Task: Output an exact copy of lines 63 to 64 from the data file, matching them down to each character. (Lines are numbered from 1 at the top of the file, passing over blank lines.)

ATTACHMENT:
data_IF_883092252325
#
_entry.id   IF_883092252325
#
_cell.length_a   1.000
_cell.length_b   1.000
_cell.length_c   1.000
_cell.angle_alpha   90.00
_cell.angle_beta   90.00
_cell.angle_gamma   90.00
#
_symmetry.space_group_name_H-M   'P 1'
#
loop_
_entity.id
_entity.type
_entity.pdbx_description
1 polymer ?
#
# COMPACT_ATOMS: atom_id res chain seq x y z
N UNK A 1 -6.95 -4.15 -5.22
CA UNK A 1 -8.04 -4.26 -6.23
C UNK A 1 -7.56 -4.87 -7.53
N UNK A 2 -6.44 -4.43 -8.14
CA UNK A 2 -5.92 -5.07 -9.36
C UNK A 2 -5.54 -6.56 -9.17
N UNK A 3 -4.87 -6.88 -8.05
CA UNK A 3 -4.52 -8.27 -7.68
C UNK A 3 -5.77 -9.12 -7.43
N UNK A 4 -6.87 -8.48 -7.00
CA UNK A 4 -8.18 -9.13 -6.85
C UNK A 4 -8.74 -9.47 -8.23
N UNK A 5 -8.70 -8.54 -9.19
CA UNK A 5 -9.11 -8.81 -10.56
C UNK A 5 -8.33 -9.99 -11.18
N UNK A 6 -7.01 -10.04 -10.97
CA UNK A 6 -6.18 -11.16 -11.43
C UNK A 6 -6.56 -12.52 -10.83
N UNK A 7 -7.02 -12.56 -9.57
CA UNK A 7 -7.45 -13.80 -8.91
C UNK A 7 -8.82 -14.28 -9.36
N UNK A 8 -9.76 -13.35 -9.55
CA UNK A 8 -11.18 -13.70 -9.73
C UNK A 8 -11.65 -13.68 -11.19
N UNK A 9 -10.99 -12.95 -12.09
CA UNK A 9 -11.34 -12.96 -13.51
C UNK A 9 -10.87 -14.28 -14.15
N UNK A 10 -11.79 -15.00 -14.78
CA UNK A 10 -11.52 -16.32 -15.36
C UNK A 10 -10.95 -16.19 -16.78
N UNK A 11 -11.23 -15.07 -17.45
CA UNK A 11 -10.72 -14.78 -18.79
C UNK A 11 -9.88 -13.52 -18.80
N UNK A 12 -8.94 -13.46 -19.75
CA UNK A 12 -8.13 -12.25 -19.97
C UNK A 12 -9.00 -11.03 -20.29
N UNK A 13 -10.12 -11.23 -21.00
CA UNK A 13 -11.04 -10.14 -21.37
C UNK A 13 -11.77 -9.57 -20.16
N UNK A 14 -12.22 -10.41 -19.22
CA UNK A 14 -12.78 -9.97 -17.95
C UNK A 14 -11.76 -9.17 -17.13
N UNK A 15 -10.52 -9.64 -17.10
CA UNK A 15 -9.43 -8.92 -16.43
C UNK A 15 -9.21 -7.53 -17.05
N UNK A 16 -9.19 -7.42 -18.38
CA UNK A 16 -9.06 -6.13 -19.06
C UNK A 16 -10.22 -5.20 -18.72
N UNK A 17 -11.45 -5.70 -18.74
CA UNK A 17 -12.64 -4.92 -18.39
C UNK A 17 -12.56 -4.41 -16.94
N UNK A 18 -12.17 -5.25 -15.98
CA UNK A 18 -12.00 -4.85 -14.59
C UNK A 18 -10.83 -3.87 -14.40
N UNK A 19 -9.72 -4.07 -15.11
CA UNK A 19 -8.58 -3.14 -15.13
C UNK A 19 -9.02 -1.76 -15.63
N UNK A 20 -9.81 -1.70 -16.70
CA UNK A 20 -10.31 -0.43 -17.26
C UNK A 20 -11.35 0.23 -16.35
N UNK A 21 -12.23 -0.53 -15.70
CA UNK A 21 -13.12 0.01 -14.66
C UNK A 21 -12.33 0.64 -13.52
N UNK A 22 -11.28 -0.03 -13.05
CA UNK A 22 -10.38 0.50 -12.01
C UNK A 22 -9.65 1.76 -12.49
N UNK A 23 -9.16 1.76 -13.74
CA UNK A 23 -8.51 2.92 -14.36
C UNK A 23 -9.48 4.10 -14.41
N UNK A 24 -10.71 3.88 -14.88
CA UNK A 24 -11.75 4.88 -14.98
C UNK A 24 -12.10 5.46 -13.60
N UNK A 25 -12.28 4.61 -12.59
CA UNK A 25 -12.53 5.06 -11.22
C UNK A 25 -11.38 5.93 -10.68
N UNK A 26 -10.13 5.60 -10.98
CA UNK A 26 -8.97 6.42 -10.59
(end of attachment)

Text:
N UNK A 15 -10.52 -9.64 -17.10
CA UNK A 15 -9.43 -8.92 -16.43